Clean Power Plan Repealed and Replaced

The Trump administration Wednesday finalized a rule to repeal and replace a capstone Obama-era carbon pollution regulation that they argue exceeded the Environmental Protection Agency’s (EPA) authority.

The new replacement rule to the Clean Power Plan (CPP), deemed the Affordable Clean Energy (ACE) rule, aims to give states more time and authority to decide how to implement the best new technology to ease net emissions from coal-fired plants.

“Under the CPP, the EPA Obama administration went beyond implementing best technology,” said a senior EPA official on a call with reporters Wednesday. “Under the CPP the Obama administration actually imposed emissions reductions on each and every state. We don’t believe that’s an EPA role or authority under the [Clean Air Act.]”

The result of the relaxed rule, the official said, could mean individual coal plants might increase their overall emissions. But, the official said, across the board the agency expects emissions to drop.

Read more coverage here.

Preparing for Your Upcoming Stack Test

Source Emissions testing, or stack testing, is mandated by the Clean Air Act of the U.S. Environmental Protection Agency (EPA), which sets forth guidelines and requirements that must be met to determine a facility’s compliance with emission limits.  Any and all plants, factories, and facilities that utilize a stack as part of manufacturing or production operations are required to undergo stack testing in order to demonstrate compliance with current EPA standards.  There is more to stack testing than simple compliance, however.  A properly-executed testing plan gives you the diagnostic tools to help optimize your operations and improve energy efficiency — quality incentives for voluntary stack testing that is not simply driven by EPA requirements.  With careful preparation for stack-testing compliance and the proper execution of the test plan, a company can save money, protect workers, and effectively streamline their operations.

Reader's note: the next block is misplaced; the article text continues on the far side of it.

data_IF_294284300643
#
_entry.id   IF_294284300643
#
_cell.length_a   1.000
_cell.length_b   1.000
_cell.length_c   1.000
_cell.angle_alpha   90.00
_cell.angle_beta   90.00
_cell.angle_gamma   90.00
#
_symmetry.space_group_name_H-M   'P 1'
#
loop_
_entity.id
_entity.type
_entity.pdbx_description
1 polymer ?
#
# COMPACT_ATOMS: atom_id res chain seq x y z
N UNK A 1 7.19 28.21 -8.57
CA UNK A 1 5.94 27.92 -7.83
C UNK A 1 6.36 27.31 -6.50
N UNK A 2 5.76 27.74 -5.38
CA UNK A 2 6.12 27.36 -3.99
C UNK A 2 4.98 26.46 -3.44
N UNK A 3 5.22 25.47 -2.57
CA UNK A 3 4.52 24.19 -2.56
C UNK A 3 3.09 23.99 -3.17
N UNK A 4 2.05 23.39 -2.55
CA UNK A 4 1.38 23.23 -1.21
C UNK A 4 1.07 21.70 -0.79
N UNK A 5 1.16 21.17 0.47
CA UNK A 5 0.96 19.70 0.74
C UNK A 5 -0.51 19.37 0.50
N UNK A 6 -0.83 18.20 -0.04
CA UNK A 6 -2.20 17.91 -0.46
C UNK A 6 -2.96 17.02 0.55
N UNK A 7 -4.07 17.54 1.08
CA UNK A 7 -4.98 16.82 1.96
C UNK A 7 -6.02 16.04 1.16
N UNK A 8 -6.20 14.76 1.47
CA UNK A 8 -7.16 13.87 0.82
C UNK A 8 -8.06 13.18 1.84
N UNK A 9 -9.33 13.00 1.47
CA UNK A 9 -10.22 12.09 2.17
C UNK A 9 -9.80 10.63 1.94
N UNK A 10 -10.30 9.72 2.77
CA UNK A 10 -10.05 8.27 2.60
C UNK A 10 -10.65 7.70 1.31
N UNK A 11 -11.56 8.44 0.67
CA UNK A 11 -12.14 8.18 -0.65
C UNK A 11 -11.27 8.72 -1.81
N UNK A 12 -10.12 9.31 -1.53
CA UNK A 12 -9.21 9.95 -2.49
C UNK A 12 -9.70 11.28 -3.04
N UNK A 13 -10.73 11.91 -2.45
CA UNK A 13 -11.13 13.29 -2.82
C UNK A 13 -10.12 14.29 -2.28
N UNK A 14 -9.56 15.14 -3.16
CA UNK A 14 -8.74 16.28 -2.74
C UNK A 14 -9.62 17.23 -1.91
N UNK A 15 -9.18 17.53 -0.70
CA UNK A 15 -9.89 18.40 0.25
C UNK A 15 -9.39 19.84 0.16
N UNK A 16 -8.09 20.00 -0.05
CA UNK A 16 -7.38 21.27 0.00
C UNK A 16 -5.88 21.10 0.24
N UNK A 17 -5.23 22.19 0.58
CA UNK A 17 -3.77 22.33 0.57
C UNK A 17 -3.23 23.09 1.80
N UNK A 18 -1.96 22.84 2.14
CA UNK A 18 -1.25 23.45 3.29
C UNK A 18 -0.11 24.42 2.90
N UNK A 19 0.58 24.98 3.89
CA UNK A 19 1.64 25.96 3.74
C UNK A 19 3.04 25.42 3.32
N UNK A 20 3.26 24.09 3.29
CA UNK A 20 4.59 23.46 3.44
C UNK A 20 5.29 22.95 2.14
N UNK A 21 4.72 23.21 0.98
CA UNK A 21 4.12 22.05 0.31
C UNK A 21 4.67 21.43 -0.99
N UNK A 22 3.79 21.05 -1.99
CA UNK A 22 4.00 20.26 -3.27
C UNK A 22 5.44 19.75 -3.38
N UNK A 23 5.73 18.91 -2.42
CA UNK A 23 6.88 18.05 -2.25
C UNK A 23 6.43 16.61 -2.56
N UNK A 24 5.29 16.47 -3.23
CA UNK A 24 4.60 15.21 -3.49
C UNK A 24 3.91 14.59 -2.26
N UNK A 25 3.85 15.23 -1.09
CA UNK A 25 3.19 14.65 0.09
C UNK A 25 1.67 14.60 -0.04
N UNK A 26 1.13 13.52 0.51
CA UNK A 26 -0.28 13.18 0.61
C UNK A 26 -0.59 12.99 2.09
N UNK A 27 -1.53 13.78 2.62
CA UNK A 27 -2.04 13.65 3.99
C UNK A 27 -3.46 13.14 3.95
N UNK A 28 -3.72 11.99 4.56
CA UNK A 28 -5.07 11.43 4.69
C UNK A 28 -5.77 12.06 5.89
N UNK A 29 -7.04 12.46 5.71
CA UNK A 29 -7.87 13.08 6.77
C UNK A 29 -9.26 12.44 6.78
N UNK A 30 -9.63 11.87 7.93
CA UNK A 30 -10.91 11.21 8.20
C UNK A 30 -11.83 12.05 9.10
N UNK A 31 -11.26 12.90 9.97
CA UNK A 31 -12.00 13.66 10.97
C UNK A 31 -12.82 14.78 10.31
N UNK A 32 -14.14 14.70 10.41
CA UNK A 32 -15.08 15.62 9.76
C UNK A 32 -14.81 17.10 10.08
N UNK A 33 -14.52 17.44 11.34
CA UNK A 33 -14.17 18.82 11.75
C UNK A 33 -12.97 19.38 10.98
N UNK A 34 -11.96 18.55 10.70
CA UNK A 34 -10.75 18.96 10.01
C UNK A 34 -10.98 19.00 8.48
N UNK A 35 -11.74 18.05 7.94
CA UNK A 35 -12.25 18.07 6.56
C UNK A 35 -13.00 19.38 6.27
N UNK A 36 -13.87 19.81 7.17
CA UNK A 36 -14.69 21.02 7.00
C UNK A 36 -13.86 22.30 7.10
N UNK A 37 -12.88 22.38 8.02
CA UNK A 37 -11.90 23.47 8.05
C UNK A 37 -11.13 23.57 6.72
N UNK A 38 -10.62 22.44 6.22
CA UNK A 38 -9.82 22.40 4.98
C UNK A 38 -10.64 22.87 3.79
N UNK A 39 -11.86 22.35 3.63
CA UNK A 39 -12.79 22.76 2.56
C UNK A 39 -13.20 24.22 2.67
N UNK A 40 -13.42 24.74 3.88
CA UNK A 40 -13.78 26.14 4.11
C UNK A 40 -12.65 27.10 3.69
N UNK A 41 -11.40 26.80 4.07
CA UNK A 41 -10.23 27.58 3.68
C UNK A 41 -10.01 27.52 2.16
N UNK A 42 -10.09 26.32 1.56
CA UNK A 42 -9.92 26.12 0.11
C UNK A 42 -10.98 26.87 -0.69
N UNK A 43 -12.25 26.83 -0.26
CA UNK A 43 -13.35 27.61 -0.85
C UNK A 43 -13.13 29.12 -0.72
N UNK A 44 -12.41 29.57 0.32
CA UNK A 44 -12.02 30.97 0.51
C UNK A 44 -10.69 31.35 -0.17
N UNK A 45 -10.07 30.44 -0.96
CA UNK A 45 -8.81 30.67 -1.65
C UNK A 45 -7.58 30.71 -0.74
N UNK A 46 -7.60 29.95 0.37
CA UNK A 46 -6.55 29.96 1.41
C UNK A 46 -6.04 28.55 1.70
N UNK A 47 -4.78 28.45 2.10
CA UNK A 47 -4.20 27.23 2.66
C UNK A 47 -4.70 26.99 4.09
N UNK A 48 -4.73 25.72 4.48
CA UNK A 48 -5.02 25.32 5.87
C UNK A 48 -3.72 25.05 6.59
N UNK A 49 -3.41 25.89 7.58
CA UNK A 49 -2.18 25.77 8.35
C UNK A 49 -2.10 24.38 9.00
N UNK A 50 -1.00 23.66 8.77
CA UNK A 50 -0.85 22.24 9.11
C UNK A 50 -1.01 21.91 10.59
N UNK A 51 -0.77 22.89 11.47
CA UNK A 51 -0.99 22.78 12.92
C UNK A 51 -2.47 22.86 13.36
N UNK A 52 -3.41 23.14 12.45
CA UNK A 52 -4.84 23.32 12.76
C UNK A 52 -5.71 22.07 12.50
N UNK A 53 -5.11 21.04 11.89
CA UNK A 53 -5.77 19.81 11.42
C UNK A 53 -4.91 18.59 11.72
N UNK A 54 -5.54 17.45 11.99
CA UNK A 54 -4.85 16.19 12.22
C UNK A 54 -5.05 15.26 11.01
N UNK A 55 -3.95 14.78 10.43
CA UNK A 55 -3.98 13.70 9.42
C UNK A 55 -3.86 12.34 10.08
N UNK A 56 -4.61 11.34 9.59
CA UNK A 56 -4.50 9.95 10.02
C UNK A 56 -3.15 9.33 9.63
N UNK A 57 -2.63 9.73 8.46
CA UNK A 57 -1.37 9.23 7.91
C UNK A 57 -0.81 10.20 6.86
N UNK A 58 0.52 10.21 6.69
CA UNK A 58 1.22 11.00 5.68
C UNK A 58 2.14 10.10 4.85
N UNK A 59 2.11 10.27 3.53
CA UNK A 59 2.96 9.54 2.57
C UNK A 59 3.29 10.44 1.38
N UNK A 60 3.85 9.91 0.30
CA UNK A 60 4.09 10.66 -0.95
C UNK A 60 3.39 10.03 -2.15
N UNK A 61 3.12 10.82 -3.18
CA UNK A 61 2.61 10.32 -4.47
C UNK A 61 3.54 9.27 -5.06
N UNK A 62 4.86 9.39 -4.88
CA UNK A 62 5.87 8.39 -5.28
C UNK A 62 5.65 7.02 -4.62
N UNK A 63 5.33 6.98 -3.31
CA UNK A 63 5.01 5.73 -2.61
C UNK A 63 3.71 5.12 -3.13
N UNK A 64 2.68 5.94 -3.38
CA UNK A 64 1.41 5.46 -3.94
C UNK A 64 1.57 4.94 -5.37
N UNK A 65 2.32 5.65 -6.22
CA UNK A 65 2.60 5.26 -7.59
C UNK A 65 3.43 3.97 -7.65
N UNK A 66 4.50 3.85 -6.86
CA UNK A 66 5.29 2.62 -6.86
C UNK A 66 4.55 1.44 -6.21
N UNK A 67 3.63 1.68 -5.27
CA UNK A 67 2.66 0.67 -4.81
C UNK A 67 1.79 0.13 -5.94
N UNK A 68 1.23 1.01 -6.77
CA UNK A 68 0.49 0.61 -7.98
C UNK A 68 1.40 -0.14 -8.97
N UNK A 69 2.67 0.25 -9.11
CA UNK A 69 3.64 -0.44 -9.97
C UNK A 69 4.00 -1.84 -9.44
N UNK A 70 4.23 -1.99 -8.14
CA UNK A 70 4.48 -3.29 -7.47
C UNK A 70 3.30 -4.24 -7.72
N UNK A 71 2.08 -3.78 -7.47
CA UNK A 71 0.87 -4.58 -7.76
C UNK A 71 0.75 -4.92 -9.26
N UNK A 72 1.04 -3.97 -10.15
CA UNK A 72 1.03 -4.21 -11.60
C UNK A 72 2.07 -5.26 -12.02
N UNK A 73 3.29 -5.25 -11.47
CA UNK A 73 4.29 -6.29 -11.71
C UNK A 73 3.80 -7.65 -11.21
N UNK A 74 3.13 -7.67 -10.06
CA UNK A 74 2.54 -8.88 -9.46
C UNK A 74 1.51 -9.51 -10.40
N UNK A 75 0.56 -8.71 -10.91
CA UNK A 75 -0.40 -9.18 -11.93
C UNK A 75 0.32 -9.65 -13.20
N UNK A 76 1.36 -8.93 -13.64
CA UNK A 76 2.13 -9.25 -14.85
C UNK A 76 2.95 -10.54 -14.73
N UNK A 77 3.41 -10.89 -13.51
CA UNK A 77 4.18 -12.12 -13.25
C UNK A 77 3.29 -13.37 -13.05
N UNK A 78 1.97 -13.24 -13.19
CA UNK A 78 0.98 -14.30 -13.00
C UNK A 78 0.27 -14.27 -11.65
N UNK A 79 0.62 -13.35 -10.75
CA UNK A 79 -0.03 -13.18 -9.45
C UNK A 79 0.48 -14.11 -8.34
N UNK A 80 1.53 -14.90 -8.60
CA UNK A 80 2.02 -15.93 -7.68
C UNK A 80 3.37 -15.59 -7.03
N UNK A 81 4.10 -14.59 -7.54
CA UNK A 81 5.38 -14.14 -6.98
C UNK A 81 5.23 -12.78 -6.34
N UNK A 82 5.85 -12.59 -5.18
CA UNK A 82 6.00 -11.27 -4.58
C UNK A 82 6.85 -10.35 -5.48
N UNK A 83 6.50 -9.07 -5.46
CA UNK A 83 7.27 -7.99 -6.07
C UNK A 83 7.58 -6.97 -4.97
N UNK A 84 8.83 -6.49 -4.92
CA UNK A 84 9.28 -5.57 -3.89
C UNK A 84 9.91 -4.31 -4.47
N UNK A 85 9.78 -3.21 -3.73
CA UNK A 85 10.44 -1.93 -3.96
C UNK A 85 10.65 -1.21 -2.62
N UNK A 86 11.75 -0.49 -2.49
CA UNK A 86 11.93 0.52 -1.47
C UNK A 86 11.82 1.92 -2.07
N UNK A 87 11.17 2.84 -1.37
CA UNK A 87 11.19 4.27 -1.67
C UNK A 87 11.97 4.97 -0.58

As a company prepares their facility for an upcoming stack test, reviewing the state-approved test plan is the best way to ensure that you understand all of the testing requirements.  Doing so is your greatest insurance that the stack testing results will show proper compliance with all relevant EPA air emission standards.  However, in many cases technical or legal jargon may make a portion or the entirety of the test plan difficult to understand, and it may not contain all of the required information necessary to conduct a successful test.  To assist you with this, we have put together the following Stack Testing Preparation Checklist to help you make sure that your company is properly prepared for your upcoming testing.  All items on this checklist should be reviewed with your qualified stack-testing team.

  1. What Load you will test at – This information is typically in your air permit, and/or determined by applicable federal/state  regulations.
  2. What Fuel you will burn – Different fuel types can have vastly different emission limits
  3. OSHA compliant platforms – How will the stack test team reach the sampling plane?
  4. Power Requirements – Do you have enough circuits?
  5. Safety/Insurance Concerns- What are your facility requirements?  Does your stack test company meet these requirements?
  6. Are your Test Ports free from blockage and EPA Method 1 Compliant?
  7. What Process Data are you required to document, and how will that data be logged?